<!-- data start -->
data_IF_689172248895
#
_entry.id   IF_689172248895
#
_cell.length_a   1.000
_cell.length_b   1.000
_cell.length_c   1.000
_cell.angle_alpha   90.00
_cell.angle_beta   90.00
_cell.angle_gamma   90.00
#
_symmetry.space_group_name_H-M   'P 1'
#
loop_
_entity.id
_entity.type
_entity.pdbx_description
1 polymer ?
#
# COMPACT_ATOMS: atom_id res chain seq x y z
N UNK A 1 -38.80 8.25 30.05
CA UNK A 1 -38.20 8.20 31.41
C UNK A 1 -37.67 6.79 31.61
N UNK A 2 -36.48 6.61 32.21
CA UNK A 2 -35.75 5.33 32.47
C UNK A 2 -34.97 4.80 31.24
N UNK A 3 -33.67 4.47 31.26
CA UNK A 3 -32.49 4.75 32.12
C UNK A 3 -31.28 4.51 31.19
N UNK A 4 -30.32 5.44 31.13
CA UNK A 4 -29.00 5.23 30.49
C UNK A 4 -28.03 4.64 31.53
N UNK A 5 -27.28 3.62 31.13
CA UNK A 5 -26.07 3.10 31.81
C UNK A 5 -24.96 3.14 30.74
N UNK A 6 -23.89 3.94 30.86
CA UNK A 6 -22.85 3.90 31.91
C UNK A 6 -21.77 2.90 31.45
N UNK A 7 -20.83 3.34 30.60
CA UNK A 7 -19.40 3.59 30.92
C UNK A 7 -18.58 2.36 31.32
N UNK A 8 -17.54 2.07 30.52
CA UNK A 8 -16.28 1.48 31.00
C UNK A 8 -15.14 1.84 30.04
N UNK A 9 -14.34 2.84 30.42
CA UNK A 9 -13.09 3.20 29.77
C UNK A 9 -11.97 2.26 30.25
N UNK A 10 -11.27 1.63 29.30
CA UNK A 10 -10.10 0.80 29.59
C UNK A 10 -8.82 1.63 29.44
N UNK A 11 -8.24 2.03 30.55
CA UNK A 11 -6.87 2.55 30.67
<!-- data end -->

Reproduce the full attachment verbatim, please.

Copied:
data_IF_689172248895
#
_entry.id   IF_689172248895
#
_cell.length_a   1.000
_cell.length_b   1.000
_cell.length_c   1.000
_cell.angle_alpha   90.00
_cell.angle_beta   90.00
_cell.angle_gamma   90.00
#
_symmetry.space_group_name_H-M   'P 1'
#
loop_
_entity.id
_entity.type
_entity.pdbx_description
1 polymer ?
#
# COMPACT_ATOMS: atom_id res chain seq x y z
N UNK A 1 -38.80 8.25 30.05
CA UNK A 1 -38.20 8.20 31.41
C UNK A 1 -37.67 6.79 31.61
N UNK A 2 -36.48 6.61 32.21
CA UNK A 2 -35.75 5.33 32.47
C UNK A 2 -34.97 4.80 31.24
N UNK A 3 -33.67 4.47 31.26
CA UNK A 3 -32.49 4.75 32.12
C UNK A 3 -31.28 4.51 31.19
N UNK A 4 -30.32 5.44 31.13
CA UNK A 4 -29.00 5.23 30.49
C UNK A 4 -28.03 4.64 31.53
N UNK A 5 -27.28 3.62 31.13
CA UNK A 5 -26.07 3.10 31.81
C UNK A 5 -24.96 3.14 30.74
N UNK A 6 -23.89 3.94 30.86
CA UNK A 6 -22.85 3.90 31.91
C UNK A 6 -21.77 2.90 31.45
N UNK A 7 -20.83 3.34 30.60
CA UNK A 7 -19.40 3.59 30.92
C UNK A 7 -18.58 2.36 31.32
N UNK A 8 -17.54 2.07 30.52
CA UNK A 8 -16.28 1.48 31.00
C UNK A 8 -15.14 1.84 30.04
N UNK A 9 -14.34 2.84 30.42
CA UNK A 9 -13.09 3.20 29.77
C UNK A 9 -11.97 2.26 30.25
N UNK A 10 -11.27 1.63 29.30
CA UNK A 10 -10.10 0.80 29.59
C UNK A 10 -8.82 1.63 29.44
N UNK A 11 -8.24 2.03 30.55
CA UNK A 11 -6.87 2.55 30.67